“Biography of Go-Won-Go Mohawk” by Seneca performer Rosy Simas

21 April 2023:

Carolina (Carrie) “Go-Won-Go” Mohawk (b. Aug 11, 1860, d. Feb 7, 1924) was a Native (Seneca) performer and playwright who toured her work in the United States and Europe. She was not only known as a playwright but was also known for making costumes, sets, and riding horses in her shows.

I am a Native (Seneca) contemporary dance maker, performer, and transdisciplinary artist who tours my work throughout the United States. I research, generate, direct, and perform my own work. I also build costumes, sets, and installations.

My interest in Go-Won-Go Mohawk arose while researching my great-great uncle (by marriage), Allan Mohawk (b.1822, d.1900). While combing through newspaper articles, census records, and other historical documents, I began to piece together the fact that there were two Allan/Allen Mohawks who were Seneca from the Cattaraugus Indian reservation. The second Allen Mohawk (b.1823, d.1869), was the father of a famousperformer, Go-Won-Go Mohawk. This is how I learned about Go-Won-Go.

As a performer, a former actress, and a Seneca whose family is from the Cattaraugus reservation in NY, I was surprised that I had not heard of Go-Won-Go. There were no family stories, no documents on the Iroquois Genealogy website, and no Seneca communities discussing her online.

As someone in the performing arts who is frequently around scholars and historians, I was surprised that no one had ever brought Go-Won-Go up to me; after all, we are both performing artists who are also Seneca—a very rare thing.

My current and future research on Go-Won-Go will focus on questions that I as a Seneca am uniquely qualified to ask. I am embarking on questions that both are
possible to answer through research and impossible to answer without in-person interaction with someone who passed on almost a hundred years ago.

How did her early embodied experience as a Seneca child, in a household with a Seneca father, and in relationship with other Haudenosaunee people influence her creative life, her acting style, and her way of being in the performing arts world?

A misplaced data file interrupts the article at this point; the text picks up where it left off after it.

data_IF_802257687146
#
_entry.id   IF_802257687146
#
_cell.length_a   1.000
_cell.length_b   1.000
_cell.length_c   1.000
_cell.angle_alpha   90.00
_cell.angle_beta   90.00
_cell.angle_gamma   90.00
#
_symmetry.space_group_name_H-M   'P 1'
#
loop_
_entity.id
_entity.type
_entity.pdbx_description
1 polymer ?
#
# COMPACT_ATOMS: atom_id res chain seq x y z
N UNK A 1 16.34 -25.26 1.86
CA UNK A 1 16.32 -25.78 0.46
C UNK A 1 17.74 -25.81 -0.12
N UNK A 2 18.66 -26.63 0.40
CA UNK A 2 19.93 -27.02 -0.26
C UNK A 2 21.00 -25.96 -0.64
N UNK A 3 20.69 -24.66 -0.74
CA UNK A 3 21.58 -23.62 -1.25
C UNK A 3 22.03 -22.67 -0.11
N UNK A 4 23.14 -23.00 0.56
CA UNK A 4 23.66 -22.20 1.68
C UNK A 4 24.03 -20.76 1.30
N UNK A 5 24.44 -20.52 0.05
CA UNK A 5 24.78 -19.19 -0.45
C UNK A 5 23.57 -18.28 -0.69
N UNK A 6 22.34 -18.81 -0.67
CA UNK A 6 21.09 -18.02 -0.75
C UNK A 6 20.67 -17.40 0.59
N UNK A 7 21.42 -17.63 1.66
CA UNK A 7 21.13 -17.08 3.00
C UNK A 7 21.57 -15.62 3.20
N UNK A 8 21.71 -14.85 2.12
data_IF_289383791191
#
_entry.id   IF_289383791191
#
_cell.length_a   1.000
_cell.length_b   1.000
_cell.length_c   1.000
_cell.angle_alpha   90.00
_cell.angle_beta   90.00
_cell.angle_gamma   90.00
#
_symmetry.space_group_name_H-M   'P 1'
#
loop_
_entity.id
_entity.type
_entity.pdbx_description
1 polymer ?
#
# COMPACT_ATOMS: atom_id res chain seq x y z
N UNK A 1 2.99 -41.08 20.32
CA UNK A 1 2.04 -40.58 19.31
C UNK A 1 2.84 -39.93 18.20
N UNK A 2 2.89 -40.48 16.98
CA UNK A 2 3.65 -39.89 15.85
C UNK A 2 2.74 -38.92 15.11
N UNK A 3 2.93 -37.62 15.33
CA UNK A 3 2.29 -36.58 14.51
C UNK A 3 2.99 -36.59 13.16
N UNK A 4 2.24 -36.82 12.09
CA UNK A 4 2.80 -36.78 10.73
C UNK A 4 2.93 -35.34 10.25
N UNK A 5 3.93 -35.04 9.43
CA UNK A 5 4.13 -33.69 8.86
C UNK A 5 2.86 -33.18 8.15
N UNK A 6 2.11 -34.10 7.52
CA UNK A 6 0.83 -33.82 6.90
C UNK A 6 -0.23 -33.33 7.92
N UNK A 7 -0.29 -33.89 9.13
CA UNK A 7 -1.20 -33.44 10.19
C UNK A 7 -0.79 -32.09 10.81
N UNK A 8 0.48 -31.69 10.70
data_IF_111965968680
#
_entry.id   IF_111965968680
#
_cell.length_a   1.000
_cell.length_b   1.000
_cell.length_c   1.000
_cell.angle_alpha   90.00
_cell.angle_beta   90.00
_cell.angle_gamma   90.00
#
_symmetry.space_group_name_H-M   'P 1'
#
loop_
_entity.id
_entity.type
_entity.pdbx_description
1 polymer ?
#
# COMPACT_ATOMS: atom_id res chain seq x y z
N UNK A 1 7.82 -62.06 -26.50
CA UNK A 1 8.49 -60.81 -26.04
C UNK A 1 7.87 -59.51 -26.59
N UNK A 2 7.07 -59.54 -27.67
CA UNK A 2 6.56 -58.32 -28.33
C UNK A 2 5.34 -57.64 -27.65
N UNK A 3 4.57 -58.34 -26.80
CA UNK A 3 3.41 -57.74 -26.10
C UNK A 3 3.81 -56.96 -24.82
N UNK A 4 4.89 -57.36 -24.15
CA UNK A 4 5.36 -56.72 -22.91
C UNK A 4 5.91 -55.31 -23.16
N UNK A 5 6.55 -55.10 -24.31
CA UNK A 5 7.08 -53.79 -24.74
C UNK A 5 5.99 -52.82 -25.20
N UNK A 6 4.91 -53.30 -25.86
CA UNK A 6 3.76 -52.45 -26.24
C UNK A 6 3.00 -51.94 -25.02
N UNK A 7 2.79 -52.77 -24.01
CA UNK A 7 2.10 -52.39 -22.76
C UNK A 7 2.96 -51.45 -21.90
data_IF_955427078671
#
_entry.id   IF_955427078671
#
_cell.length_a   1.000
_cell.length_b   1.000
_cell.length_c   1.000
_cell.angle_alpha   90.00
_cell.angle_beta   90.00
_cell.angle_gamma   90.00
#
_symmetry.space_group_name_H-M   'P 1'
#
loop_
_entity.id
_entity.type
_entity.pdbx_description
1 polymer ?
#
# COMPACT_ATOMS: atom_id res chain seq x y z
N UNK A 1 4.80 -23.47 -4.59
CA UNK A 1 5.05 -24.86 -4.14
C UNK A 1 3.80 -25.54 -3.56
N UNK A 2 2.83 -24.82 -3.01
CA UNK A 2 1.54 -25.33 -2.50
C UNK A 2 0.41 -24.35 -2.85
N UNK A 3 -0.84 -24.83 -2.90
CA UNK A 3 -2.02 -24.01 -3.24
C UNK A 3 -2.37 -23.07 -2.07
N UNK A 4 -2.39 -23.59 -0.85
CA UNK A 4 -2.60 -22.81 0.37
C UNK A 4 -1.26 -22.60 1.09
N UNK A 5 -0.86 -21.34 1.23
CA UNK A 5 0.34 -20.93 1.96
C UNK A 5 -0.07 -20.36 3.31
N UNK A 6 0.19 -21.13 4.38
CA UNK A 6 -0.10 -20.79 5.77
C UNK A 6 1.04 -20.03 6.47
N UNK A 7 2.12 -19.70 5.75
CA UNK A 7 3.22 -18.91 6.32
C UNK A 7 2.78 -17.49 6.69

Go-Won-Go was known as a “natural”1 and commanding performer. How did her Seneca childhood and inherited sense of knowing who she is, play a part in forming her confidence and straightforward personality?

I will begin my research by creating a timeline of her life, marking it with not just the events in her life but with historical events. Not just basic historical events that any scholar can gain access to, but cultural, political, and societal shifts in the lives of Seneca and Haudenosaunee people during her lifetime, her father’s lifetime, and her ancestor’s lifetimes. I believe this will give me more insight into who and how she was as a person and as an artist.

It is also important to look at how the genocidal practices of the United States government during the Andrew Jackson administration would have impacted Go-Won-Go. And how this may have influenced the content of her work and the context it was performed.

As a performer, a Seneca, and a woman-identified person, I relate to her confidence and also the turmoil that comes from the complexity of being of two worlds, a Native, and a performer in a predominately white person’s world.

Whether she intended to or not, she brought awareness to the world that Native people are sophisticated, intelligent, talented, and beautiful. She shattered stereotypes about Native people that were emphasized by the horrible human zoos in Europe, and the Wild West shows in the United States.

I hope my research will culminate in scholarly and creative work that celebrates and brings more awareness about her life. I hope to share my work with first Senecas, Haudenosaunee, other Native artists, and then the general public.

1 “Miss Mohawk’s acting is natural and realistic and her work at all times is strong. Her
personal magnetism is unusual, and with her proud carriage, the wonderful brilliancy of
her black eyes and hair, and the perfection of her physique it makes her one of the most
remarkable personalities on any stage today. She dominates all the other characters so
greatly in her individuality.” The Kansas City Time, Feb 27, 1898, pg. 14

Author bio:
Rosy Simas (Seneca) is a dance and transdisciplinary artist. Simas’ work weaves themes of personal and collective identity with family, sovereignty, and healing. Simas creates dance work with a team of Native and BIQTPOC artists, driven by movement-vocabularies developed through deep listening.

Simas’ dance works include Weave, Skin(s) and We Wait In The Darkness, which have toured throughout Turtle Island. Simas’ installations have been exhibited at the Seneca Iroquois National Museum, Colorado College, All My Relations Arts, and Soo Visual Art Center.

Simas is a Doris Duke Artist, Native Arts and Cultures Foundation Fellow, Guggenheim Fellow, McKnight Choreography Fellow, Dance/USA Fellow, USA Doris Duke Fellow, a recipient of a Joyce Award from The Joyce Foundation, Native Arts and Cultures Foundation SHIFT award, and multiple awards from NEFA National Dance Project, the MAP Fund, and NPN.

Simas' new work she who lives on the road to war premiered in September 2022 at All My Relations Arts and the Target Studio for Creative Collaboration in the Weisman Art Museum, both in Minneapolis, and will tour Turtle Island in 2023-2024.

Simas is the Artistic Director of Rosy Simas Danse and three thirty one space, a creative studio for Native and BIPOC artists in Minneapolis.